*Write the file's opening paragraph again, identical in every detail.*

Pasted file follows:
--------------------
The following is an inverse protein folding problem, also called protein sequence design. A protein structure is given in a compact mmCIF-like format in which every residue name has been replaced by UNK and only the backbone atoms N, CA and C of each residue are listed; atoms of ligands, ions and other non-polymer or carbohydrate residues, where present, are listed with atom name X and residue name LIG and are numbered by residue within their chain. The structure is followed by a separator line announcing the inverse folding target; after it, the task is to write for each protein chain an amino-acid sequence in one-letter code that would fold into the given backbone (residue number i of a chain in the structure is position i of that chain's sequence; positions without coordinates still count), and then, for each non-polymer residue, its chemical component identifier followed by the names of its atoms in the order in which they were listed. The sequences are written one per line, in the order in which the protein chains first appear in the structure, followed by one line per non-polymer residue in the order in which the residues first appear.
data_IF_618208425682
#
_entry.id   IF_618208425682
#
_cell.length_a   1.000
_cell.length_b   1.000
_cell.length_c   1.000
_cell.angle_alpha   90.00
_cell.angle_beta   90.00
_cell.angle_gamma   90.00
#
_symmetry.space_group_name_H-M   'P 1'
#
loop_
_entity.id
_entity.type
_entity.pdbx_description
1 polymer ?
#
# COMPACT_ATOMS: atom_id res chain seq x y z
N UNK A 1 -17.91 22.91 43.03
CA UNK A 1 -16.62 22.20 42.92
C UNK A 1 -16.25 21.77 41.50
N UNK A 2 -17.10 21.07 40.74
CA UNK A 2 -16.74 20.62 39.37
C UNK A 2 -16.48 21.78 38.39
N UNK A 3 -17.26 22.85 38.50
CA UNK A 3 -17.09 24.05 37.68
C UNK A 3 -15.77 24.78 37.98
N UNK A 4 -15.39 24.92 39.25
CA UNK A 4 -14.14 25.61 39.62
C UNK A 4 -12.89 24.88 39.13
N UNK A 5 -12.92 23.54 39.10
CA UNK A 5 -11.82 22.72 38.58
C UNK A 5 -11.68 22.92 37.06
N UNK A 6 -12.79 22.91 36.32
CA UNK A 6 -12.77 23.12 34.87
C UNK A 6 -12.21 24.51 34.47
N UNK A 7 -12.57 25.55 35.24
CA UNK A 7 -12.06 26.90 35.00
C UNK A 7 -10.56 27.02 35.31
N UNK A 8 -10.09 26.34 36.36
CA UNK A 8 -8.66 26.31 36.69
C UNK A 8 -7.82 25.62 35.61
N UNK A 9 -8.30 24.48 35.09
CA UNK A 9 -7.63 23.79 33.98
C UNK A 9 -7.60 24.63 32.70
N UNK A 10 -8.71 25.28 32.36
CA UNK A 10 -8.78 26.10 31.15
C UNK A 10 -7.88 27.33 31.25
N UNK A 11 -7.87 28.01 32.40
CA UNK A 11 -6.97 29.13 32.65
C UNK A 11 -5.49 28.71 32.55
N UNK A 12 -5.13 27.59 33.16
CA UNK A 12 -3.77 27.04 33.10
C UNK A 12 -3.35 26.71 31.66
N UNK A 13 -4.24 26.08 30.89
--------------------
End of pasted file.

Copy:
The following is an inverse protein folding problem, also called protein sequence design. A protein structure is given in a compact mmCIF-like format in which every residue name has been replaced by UNK and only the backbone atoms N, CA and C of each residue are listed; atoms of ligands, ions and other non-polymer or carbohydrate residues, where present, are listed with atom name X and residue name LIG and are numbered by residue within their chain. The structure is followed by a separator line announcing the inverse folding target; after it, the task is to write for each protein chain an amino-acid sequence in one-letter code that would fold into the given backbone (residue number i of a chain in the structure is position i of that chain's sequence; positions without coordinates still count), and then, for each non-polymer residue, its chemical component identifier followed by the names of its atoms in the order in which they were listed. The sequences are written one per line, in the order in which the protein chains first appear in the structure, followed by one line per non-polymer residue in the order in which the residues first appear.